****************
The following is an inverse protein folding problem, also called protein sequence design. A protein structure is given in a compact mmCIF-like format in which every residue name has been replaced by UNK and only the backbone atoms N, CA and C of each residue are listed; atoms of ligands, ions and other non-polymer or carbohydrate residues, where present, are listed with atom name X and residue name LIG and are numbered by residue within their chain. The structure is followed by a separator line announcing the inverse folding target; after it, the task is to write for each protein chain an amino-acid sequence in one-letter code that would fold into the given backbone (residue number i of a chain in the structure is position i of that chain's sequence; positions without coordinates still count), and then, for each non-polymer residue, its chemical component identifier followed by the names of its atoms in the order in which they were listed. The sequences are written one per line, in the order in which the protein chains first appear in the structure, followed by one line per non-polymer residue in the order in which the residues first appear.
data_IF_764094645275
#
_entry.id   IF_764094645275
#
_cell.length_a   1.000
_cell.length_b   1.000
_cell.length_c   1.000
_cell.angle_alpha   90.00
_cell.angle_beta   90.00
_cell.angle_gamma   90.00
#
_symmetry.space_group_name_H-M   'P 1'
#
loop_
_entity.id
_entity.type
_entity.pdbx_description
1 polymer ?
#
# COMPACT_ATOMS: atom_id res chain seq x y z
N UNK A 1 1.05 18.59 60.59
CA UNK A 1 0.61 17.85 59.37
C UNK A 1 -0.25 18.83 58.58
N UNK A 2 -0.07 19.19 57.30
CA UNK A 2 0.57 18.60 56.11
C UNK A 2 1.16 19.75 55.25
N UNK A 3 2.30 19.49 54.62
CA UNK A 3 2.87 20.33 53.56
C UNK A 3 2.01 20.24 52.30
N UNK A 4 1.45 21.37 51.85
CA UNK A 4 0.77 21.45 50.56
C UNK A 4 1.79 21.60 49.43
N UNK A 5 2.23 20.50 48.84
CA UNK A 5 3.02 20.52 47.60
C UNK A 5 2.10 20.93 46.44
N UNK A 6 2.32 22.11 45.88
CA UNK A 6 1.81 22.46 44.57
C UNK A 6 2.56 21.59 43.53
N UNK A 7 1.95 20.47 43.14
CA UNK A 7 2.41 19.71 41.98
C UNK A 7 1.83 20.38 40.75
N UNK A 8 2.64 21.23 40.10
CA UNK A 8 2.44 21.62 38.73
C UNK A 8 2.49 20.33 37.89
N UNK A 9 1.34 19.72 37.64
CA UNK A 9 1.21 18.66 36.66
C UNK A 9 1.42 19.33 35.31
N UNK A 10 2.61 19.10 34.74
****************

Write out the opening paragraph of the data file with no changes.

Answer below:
The following is an inverse protein folding problem, also called protein sequence design. A protein structure is given in a compact mmCIF-like format in which every residue name has been replaced by UNK and only the backbone atoms N, CA and C of each residue are listed; atoms of ligands, ions and other non-polymer or carbohydrate residues, where present, are listed with atom name X and residue name LIG and are numbered by residue within their chain. The structure is followed by a separator line announcing the inverse folding target; after it, the task is to write for each protein chain an amino-acid sequence in one-letter code that would fold into the given backbone (residue number i of a chain in the structure is position i of that chain's sequence; positions without coordinates still count), and then, for each non-polymer residue, its chemical component identifier followed by the names of its atoms in the order in which they were listed. The sequences are written one per line, in the order in which the protein chains first appear in the structure, followed by one line per non-polymer residue in the order in which the residues first appear.